The dark arts: Examples from the Harris-Adams conversation
Recently, James_Miller posted a conversation between Sam Harris and Scott Adams about Donald Trump. James_Miller titled it “a model rationalist disagreement”. While I agree that the tone in which the conversation was conducted was helpful, I think Scott Adams is a top practitioner of the Dark Arts. Indeed, he often prides himself on his persuasion ability. To me, he is very far from a model for a rationalist, and he is the kind of figure we rationalists should know how to fight against.
Here are some techniques that Adams uses:
Changing the subject: (a) Harris says Trump is unethical and cites the example of Trump gate-crashing a charity event to falsely get credit for himself. Adams responds by saying that others are equally bad—that all politicians do morally dubious things. When Harris points out that Obama would never do such a thing, Adams says Trump is a very public figure and hence people have lots of dirt on him. (b) When Harris points out that almost all climate scientists agree that climate change is happening and that it is wrong for Trump to have called climate change a hoax, Adams changes the subject to how it is unclear what economic policies one ought to pursue if climate change is true.
Motte-and-bailey: When Harris points out that the Trump University scandal and Trump’s response to it means Trump is unethical, Adams says that Trump was not responsible for the university because it was only a licensing deal. Then Harris points out that Trump is unethical because he shortchanged his contractors. Adams says that that’s what happens with big construction projects. Harris tries to argue that it’s the entirety of Trump’s behavior that makes it clear that he is unethical—i.e., Trump University, his non-payment to contractors, his charity gate-crashing, and so on. At this points Adams says we ought to stop expecting ethical behavior from our Presidents. This is a classic motte-and-bailey defense. Try to defend an indefensible position (the bailey) for a while, but then once it becomes untenable to defend it, then go to the motte (something much more defensible).
Euphemisation: (a) When Harris tells Adams that Trump lies constantly and has a dangerous disregard for the truth, Adams says, I agree that Trump doesn’t pass fact checks. Indeed, throughout the conversation Adams never refers to Trump as lying or as making false statements. Instead, Adams always says, Trump “doesn’t pass the fact checks”. This move essentially makes it sound as if there’s some organization whose arbitrary and biased standards are what Trump doesn’t pass and so downplays the much more important fact that Trump lies. (b) When Harris call Trump’s actions morally wrong, Adams makes it seem as if he is agreeing with Harris but then rephrases it as: “he does things that you or I may not do in the same situation”. Indeed, that’s Adams’s constant euphemism for a morally wrong action. This is a very different statement compared to saying that what Trump did was wrong, and makes it seem as if Trump is just a normal person doing what normal people do.
Diagnosis: Rather than debate the substance of Harris’s claims, Adams will often embark on a diagnosis of Harris’s beliefs or of someone else who has that belief. For example, when Harris says that Trump is not persuasive and does not seem to have any coherent views, Adams says that that’s Harris’s “tell” and that Harris is “triggered” by Trump’s speeches. Adams constantly diagnoses Trump critics as seeing a different movie, or as being hypnotized by the mainstream media. By doing this, he moves away from the substance of the criticisms.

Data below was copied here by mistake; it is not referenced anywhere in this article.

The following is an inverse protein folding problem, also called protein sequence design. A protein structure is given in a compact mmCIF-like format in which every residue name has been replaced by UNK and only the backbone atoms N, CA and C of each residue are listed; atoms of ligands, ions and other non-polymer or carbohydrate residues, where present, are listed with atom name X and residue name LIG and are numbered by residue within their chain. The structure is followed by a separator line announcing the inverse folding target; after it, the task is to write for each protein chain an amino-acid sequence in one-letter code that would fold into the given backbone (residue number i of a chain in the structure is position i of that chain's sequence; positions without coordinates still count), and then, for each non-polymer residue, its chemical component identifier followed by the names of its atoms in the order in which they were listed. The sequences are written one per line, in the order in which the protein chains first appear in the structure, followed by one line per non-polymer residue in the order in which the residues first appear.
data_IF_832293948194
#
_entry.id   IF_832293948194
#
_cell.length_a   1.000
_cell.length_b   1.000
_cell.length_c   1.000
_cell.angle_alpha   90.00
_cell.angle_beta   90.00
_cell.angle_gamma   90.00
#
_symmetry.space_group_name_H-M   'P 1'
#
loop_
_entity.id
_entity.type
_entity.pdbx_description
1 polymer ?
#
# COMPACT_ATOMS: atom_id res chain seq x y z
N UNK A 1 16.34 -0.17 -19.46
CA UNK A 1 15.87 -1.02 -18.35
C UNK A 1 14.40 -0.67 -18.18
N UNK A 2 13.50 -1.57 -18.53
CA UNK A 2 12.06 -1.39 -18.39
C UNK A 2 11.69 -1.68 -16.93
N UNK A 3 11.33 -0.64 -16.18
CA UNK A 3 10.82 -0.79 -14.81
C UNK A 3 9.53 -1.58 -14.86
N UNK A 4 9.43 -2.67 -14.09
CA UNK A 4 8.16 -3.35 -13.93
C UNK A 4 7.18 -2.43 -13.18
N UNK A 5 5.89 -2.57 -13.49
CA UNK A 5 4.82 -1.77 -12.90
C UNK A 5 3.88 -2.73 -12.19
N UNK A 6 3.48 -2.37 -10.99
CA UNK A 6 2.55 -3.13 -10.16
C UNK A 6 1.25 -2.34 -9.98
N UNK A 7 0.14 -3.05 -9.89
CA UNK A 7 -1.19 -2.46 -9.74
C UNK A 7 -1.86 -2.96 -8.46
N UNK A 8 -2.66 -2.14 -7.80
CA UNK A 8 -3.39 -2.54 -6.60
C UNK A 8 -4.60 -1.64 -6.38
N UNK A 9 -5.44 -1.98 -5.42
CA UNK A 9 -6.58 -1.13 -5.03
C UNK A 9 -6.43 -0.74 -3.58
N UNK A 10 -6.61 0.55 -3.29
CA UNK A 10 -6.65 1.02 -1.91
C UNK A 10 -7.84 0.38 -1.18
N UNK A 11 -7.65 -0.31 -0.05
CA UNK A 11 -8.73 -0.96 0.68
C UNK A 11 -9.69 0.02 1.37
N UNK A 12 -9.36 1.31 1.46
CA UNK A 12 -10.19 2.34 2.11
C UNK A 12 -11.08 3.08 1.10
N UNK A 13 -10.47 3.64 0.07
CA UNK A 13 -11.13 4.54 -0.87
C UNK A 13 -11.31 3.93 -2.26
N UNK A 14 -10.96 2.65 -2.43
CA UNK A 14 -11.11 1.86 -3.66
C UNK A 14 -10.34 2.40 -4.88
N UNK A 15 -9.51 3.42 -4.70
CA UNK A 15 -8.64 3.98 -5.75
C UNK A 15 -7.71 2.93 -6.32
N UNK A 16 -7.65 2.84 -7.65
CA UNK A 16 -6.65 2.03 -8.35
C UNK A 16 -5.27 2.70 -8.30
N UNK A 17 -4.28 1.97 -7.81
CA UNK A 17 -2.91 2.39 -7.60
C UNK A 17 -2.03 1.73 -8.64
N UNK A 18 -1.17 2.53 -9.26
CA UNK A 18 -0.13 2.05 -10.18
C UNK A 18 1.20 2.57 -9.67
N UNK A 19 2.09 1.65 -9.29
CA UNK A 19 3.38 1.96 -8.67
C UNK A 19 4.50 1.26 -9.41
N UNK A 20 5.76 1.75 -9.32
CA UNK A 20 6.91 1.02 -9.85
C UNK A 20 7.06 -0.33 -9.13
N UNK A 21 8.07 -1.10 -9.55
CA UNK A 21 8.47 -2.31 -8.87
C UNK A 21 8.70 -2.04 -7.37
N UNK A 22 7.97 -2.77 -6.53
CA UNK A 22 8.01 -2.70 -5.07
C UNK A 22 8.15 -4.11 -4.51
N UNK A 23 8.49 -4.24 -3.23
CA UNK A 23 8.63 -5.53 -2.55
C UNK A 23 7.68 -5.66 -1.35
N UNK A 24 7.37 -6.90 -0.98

Excusing: (a) When Harris says that it is wrong to not condemn, and wrong to support, the intervention of Russia in America’s election, Adams says that the US would extract revenge via its intelligence agencies and we would never know about it. He provides no evidence for the claim that Trump is indeed extracting revenge via the CIA. He also says America interferes in other elections too. (b) When Harris says that Trump degraded democratic institutions by promising to lock up his political opponent after the election, Adams says that was just a joke. (c) When Harris says Trump is using the office of the President for personal gain, Adams tries to spin the narrative as Trump trying to give as much as possible late in his life for his country.
Cherry-picking evidence: (a) When Harris points out that seventeen different intelligence agencies agreed that Russia’s government interfered in the US elections, Adams says that the intelligence agencies have been known to be wrong before. (b) When Harris points out that almost all climate scientists agree on climate change, Adams points to some point in the 1970s where (he claims) climate scientists got something wrong, and therefore we should be skeptical about the claims of climate scientists.
Overall, I think what Adams is doing is wrong. He is an ethical and epistemological relativist: he does not seem to believe in truth or in morality. At the very least, he does not care about what is true and false and what is right and wrong. He exploits his relativism to push his agenda, which is blindingly clear: support Trump.
(Note: I wanted to work on this essay more carefully, and find out all the different ways in which Adams subverts the truth and sound reasoning. I also wanted to cite more clearly the problematic passages from the conversations. But I don’t have the time. So I relied on memory and highlighted the Dark Arts moves that struck me immediately. So please, contribute in the comments with your own observations about the Dark Arts involved here.)